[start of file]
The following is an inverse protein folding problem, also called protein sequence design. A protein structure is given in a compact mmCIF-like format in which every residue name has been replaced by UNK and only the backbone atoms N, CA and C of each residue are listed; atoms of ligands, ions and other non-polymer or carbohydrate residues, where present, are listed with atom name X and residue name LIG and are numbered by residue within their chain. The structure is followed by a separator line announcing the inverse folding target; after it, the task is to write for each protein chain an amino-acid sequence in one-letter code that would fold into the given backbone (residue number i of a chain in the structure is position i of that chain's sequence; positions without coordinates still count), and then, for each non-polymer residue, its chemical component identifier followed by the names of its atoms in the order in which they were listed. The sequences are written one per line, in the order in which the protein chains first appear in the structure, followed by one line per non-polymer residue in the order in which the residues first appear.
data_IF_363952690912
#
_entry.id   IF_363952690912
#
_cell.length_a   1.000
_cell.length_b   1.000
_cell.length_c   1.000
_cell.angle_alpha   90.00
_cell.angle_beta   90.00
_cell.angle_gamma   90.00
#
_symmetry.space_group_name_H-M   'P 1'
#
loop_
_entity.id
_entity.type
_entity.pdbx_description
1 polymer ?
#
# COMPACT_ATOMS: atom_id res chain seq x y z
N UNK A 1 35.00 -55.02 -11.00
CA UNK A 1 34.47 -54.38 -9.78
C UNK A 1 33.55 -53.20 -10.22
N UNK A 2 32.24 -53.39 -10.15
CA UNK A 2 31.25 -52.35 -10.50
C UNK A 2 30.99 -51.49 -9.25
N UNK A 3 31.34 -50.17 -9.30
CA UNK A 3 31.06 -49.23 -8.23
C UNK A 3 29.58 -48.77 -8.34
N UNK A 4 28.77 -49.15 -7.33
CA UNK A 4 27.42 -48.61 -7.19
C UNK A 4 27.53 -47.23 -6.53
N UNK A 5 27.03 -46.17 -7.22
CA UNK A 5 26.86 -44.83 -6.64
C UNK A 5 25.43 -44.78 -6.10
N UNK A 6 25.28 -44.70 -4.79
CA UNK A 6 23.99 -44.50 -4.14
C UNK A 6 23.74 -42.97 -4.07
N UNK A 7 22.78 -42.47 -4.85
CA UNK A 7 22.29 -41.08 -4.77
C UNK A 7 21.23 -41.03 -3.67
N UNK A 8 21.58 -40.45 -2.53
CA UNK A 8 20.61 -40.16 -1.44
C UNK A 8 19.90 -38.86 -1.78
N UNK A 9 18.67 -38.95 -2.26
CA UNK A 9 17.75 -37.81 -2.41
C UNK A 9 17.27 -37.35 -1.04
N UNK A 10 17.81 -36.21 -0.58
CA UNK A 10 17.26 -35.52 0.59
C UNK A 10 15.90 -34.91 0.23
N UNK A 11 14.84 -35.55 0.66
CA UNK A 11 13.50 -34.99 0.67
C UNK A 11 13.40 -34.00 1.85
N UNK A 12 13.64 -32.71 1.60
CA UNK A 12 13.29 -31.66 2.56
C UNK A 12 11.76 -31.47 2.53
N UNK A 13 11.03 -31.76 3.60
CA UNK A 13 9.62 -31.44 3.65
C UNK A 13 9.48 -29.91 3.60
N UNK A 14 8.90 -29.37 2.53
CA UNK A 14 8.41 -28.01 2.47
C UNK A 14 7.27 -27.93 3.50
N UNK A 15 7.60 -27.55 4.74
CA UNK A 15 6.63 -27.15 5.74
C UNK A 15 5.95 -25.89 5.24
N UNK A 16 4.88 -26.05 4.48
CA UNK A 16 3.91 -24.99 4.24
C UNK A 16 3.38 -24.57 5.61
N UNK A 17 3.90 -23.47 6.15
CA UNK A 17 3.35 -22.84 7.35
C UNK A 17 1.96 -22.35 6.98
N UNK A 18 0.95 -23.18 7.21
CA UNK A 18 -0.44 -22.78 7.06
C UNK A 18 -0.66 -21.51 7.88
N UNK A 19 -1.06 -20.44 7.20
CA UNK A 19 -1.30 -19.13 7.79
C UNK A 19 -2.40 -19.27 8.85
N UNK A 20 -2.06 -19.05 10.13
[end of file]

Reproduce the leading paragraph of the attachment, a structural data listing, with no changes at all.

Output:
The following is an inverse protein folding problem, also called protein sequence design. A protein structure is given in a compact mmCIF-like format in which every residue name has been replaced by UNK and only the backbone atoms N, CA and C of each residue are listed; atoms of ligands, ions and other non-polymer or carbohydrate residues, where present, are listed with atom name X and residue name LIG and are numbered by residue within their chain. The structure is followed by a separator line announcing the inverse folding target; after it, the task is to write for each protein chain an amino-acid sequence in one-letter code that would fold into the given backbone (residue number i of a chain in the structure is position i of that chain's sequence; positions without coordinates still count), and then, for each non-polymer residue, its chemical component identifier followed by the names of its atoms in the order in which they were listed. The sequences are written one per line, in the order in which the protein chains first appear in the structure, followed by one line per non-polymer residue in the order in which the residues first appear.